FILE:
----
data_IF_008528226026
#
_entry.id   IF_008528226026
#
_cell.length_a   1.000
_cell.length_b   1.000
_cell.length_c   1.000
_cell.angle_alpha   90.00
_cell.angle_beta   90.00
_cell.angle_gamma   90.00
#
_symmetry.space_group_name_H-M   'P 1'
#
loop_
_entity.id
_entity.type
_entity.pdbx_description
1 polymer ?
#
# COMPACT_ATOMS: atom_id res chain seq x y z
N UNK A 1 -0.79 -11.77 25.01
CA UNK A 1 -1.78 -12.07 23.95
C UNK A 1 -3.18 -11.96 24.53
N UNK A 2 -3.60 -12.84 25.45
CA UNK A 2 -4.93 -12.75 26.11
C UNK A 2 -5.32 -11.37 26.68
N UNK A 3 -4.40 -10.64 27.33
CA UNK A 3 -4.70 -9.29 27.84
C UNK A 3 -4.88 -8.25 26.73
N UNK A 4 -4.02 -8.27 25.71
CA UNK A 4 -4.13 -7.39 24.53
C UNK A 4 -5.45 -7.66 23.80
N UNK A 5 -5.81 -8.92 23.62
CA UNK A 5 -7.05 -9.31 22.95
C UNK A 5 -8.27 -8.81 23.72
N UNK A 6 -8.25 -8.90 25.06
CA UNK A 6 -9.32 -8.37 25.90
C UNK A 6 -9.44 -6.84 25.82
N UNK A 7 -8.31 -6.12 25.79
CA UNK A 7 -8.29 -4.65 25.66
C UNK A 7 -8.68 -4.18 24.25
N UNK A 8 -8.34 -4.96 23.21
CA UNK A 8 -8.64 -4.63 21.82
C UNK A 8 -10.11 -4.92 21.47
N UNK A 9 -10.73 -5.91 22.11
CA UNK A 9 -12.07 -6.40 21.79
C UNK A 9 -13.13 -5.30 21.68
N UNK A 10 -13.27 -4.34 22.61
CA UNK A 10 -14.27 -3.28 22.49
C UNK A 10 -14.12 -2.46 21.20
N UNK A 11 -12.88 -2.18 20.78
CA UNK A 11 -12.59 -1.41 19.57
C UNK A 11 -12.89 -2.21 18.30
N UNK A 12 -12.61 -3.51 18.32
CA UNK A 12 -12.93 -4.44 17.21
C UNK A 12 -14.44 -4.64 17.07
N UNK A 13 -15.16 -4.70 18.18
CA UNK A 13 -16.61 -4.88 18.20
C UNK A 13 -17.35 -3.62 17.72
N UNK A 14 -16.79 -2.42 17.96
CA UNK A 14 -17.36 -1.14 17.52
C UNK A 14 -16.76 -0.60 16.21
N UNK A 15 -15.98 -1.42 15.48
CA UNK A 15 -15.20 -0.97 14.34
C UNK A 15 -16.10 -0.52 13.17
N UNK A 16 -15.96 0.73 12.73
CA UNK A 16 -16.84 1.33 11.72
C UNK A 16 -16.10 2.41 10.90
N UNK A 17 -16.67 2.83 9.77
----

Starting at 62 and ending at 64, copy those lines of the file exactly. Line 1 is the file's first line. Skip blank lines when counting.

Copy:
C UNK A 14 -16.76 -0.60 16.21
N UNK A 15 -15.98 -1.42 15.48
CA UNK A 15 -15.20 -0.97 14.34